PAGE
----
under the following conditions:

(13) =

()(); =

()();

(14) = 0;=

||;

(15) If both , = 0, = 0 , = 1.

(14) and (15) are conventional, chosen rather arbitrarily only

to be conserved a one-to-one mapping between and .

is intendedly constructed to be ambivalent to unitarity for

any qubit is internally unitary, but the series of those is not.

Furthermore, one can define n-bit where a qubit is 2-bit

therefore transforming unitarily any non-unitary n-series of

complex numbers. The essence of that construction is the

double conservation between the two pairs: “within – out of”

and “unitarity – nonunitarity”.

That conservation is physical and informational, in fact. The

simultaneous choice between many alternatives being unitary

and thus physically interpretable is equated to a series of

elementary or at least more elementary choices. Then, the

visible as physical inside will look like the chemical outside

and vice versa. If a wholeness such as the universe is defined

to contain internally its externality, this can be modeled anyway

consistently equating the non-unitary “chemical” and unitary

“physical” representations in the framework of a relevant

physical and informational conservation.

can be furthermore interpreted as all possible pairs of

characteristic functions of independent probability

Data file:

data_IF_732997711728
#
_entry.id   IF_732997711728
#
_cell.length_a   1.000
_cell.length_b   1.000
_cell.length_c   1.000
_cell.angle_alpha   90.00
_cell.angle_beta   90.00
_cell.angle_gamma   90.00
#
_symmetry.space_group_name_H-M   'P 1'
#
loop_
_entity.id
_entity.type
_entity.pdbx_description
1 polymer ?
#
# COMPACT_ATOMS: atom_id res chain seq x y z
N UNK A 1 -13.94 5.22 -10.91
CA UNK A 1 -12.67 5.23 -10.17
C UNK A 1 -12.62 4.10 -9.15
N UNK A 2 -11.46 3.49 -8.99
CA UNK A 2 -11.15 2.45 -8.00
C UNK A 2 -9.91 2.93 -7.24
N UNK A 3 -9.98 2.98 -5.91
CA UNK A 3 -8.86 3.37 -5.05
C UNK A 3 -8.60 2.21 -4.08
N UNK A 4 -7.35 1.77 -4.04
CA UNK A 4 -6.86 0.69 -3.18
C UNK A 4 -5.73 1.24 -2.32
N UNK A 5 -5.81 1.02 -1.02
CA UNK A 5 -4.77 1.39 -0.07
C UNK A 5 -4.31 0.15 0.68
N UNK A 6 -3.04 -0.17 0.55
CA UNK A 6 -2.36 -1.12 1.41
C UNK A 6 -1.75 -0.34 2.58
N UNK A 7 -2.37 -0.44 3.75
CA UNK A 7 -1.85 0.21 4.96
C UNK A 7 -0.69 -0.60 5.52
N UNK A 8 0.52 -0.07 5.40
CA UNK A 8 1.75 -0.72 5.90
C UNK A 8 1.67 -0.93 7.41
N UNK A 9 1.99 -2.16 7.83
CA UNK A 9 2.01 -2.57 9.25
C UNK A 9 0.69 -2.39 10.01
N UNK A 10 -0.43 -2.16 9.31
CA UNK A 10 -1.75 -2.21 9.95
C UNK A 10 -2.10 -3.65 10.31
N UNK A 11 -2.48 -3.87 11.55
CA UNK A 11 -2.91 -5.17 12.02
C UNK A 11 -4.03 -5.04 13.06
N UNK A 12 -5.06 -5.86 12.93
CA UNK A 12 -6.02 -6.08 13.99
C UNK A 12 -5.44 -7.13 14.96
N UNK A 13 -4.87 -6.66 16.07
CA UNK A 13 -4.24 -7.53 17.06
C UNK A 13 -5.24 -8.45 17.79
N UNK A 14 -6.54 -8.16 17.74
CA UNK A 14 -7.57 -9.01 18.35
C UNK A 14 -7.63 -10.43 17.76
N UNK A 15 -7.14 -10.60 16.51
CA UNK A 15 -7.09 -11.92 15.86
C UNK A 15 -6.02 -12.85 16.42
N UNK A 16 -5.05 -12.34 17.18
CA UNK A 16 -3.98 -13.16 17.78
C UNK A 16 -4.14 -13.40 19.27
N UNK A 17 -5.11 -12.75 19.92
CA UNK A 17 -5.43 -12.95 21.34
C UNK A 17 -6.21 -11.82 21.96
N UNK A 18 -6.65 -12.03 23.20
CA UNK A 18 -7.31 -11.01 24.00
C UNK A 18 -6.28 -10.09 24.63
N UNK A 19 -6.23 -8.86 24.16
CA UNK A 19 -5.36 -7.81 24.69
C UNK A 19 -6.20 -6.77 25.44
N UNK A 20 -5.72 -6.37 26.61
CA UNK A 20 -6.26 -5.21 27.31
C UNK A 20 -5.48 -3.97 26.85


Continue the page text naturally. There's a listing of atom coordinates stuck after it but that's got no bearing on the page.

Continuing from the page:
distributions and thus, of all changes of probability

distributions of the state of a system, e.g. a quantum system.

Practically all probability distributions and their

characteristic functions of the states of real systems are

continuous and even smooth as usual. The neighboring values

of probability implies the neighborhood of the states. Thus the

smoothness of probability distribution implies a well-ordering

and by the meditation of it, a kind of causality: the probability

of the current state cannot be changed jump-like.

This is an expression of a deep mathematical dependence (or

invariance) of the continuous (smooth) and discrete. The

probability distribution can mediate between them as follows:

can be defined as the sets of the ordinals of where a

representative among any subset of the permutations (well-

orderings) of elements is chosen according a certain and thus

constructive rule. That rule in the case in question is to be

chosen that permutation (well-ordering), the probability

distribution of which is smooth. Particularly, the homotopy of

can identified with, and thus defined as that mapping of

into conserving the number of elements, i.e. the

dimensionality of the vector between and . If is

interpreted as the set of types on , this implies both “axiom of

univalence” [4] and an (iso)morphism between the category of

all categories and the pair of and .

That consideration makes obvious the equivalence of the

continuous (smooth) and discrete as one and the same well-

ordering chosen as an ordinal among all well-orderings

(permutations) of the same elements and it by itself

accordingly. In other words, the continuous (smooth) seems to

be class of equivalence of the elements of a set (including finite

as a generalization of continuity as to finite sets).

Furthermore, the same consideration can ground (3) and (9)

above, i.e. the way, in which a coherent state before

measurement is equivalent of the statistical ensemble of

measured states in quantum mechanics. The same property can